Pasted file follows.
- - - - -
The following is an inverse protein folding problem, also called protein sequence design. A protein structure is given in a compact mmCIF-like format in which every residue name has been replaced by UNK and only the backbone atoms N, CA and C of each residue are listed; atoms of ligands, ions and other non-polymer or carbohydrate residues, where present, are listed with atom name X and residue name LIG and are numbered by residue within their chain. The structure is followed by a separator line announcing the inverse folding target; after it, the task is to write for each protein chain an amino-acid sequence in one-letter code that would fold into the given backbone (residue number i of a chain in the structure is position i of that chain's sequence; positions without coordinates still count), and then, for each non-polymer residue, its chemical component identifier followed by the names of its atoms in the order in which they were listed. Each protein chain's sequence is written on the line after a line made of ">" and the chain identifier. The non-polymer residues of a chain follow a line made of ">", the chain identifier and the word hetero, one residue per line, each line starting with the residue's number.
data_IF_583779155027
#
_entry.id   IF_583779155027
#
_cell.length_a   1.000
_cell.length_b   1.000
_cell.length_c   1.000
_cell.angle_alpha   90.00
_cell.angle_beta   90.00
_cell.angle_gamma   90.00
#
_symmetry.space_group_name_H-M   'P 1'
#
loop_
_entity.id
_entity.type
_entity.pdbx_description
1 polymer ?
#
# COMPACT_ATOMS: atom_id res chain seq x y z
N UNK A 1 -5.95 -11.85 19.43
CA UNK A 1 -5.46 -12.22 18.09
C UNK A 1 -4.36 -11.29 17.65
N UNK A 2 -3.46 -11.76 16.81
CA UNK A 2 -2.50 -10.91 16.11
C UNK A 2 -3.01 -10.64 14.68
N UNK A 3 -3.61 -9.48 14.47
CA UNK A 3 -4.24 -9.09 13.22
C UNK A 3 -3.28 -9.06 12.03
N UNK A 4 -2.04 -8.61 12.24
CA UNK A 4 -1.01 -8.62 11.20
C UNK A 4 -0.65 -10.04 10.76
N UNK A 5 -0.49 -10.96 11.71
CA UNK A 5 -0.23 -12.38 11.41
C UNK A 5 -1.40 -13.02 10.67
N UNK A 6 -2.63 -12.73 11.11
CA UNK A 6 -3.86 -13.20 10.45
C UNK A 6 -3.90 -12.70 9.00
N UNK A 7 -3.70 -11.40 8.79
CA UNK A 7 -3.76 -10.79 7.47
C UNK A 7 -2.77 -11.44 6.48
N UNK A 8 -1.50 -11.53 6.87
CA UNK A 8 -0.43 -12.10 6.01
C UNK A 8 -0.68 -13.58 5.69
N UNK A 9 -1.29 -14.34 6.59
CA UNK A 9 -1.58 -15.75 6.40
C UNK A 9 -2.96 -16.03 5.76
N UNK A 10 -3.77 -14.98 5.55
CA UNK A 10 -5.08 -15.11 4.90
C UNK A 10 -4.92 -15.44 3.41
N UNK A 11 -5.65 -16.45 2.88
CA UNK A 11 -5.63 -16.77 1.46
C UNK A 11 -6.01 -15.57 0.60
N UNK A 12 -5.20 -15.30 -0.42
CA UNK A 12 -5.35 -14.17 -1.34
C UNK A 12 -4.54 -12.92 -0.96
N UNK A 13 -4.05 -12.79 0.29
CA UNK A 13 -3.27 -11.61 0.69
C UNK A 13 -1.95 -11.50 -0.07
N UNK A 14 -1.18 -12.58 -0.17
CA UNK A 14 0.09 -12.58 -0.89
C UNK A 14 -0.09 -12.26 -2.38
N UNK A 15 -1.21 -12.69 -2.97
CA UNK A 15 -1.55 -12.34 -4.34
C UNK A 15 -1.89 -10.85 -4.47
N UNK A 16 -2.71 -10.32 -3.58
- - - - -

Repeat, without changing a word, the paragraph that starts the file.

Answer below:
The following is an inverse protein folding problem, also called protein sequence design. A protein structure is given in a compact mmCIF-like format in which every residue name has been replaced by UNK and only the backbone atoms N, CA and C of each residue are listed; atoms of ligands, ions and other non-polymer or carbohydrate residues, where present, are listed with atom name X and residue name LIG and are numbered by residue within their chain. The structure is followed by a separator line announcing the inverse folding target; after it, the task is to write for each protein chain an amino-acid sequence in one-letter code that would fold into the given backbone (residue number i of a chain in the structure is position i of that chain's sequence; positions without coordinates still count), and then, for each non-polymer residue, its chemical component identifier followed by the names of its atoms in the order in which they were listed. Each protein chain's sequence is written on the line after a line made of ">" and the chain identifier. The non-polymer residues of a chain follow a line made of ">", the chain identifier and the word hetero, one residue per line, each line starting with the residue's number.